[cross-posted from mozilla.governance]
Last December, we had a conversation in mozilla.governance about the future of Thunderbird, initiated by Mitchell. At the time, we said that we would move to separate Thunderbird from Firefox’s release engineering infrastructure. Since then, we have been reviewing the options for a clear path forward for Thunderbird with a view to ensure its long-term stability while providing it with the right independence. We have looked both at the technical dimension and the organizational aspects, and this message gives an update on where we are.
On the technical side, it has become clear over the past few years that Thunderbird and Firefox have diverging needs and that the fact that they share a common release engineering infrastructure puts a strain on both Thunderbird and Firefox’s developments. We came to the conclusion that we needed to disentangle them.
We’ve started the process of helping the Thunderbird Council chart a course forward for Thunderbird’s future technical direction, by posting a job specification for a technical architect. In the next weeks, we will assign the chosen person the mission to assess the situation holistically, provide advice to the Thunderbird leadership on how best to proceed and draft a plan to help separate the technology underpinning Thunderbird from the one supporting Firefox.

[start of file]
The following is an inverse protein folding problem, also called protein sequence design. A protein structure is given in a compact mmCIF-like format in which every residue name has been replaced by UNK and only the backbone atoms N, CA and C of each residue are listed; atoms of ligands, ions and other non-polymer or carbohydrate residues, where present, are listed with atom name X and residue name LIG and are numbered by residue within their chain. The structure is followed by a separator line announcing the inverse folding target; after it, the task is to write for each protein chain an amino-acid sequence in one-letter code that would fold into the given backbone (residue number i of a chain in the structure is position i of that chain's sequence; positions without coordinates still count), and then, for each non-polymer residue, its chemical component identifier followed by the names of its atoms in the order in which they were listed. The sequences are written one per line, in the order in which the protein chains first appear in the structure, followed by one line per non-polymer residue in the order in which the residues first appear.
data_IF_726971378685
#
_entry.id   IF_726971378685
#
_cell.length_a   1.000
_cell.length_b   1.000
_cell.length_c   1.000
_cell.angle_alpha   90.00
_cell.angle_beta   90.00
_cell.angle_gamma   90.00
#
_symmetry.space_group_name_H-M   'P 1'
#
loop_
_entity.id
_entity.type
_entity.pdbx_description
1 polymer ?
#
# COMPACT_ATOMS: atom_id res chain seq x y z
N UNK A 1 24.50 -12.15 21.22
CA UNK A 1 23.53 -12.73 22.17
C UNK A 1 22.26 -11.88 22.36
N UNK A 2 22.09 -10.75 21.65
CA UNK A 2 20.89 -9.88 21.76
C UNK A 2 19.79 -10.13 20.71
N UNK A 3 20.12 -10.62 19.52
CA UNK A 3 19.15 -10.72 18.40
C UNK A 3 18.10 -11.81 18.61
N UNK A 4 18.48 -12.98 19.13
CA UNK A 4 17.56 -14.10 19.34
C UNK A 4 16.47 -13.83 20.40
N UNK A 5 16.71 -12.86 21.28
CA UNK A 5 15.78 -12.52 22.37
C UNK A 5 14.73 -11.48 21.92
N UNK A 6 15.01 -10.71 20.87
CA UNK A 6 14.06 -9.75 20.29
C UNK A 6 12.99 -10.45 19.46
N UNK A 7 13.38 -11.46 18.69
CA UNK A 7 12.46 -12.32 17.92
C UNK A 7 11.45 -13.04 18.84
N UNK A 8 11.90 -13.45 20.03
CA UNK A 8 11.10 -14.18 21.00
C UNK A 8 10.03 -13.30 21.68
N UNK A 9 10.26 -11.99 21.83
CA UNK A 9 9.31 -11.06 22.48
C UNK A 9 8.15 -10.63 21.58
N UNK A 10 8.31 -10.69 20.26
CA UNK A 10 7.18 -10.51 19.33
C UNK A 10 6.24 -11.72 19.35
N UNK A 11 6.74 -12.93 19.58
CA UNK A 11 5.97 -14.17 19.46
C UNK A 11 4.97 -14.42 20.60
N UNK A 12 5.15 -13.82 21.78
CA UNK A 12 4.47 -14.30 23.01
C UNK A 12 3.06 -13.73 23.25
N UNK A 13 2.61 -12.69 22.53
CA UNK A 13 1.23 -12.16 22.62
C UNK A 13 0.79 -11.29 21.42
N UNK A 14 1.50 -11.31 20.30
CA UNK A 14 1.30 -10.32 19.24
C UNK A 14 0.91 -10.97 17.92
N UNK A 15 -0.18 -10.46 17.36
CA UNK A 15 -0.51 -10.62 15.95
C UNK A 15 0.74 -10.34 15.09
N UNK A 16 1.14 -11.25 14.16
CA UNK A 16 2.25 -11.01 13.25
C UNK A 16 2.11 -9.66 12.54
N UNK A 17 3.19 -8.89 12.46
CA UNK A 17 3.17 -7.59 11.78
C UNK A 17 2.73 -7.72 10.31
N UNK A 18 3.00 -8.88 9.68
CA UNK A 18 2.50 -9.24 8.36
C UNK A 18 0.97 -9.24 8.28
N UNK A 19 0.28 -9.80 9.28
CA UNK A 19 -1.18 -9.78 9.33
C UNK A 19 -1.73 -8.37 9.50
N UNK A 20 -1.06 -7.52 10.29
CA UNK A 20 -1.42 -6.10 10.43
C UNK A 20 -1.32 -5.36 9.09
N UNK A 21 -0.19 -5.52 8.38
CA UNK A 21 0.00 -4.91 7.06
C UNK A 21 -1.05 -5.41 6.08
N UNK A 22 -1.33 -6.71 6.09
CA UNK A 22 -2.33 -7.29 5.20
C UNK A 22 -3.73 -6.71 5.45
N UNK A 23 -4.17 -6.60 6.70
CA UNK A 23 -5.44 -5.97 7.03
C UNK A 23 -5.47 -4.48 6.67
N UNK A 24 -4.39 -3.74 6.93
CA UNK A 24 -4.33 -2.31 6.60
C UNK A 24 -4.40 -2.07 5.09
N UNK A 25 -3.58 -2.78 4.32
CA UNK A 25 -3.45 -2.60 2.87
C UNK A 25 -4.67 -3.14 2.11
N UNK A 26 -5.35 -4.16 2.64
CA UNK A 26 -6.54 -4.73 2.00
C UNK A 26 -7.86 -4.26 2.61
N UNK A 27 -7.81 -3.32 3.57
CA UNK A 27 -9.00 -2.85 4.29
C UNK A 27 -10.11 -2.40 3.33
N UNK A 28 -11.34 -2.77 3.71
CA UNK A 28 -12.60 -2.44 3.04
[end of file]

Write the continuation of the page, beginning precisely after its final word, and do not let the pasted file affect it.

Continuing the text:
This means that Thunderbird will need an organization to support these new experiments. It will also need the legal ability to raise money to finance itself. Mozilla has put in place the ability for Thunderbird to take donations in the short term. But we need to decide where the best home is for the long term.
Therefore, we are today publishing a report authored by open source leader Simon Phipps that explores options for a future organizational home for Thunderbird. This can be discussed either here or on the tb-planning mailing list. This is the start of a conversation, not the end, and we hope the Thunderbird community will have a productive discussion about the best path.
We hope that, by mid-2016, the outcome of this process will be a clear path forward for Thunderbird, both on a technical and on an organizational level, towards a solution that ensures long-term stability.
Mark Surman has also posted a blog post with more about the origins of the transition process and the steps towards Thunderbird independence. I am assisting the Thunderbird project through this process and am also happy to answer questions.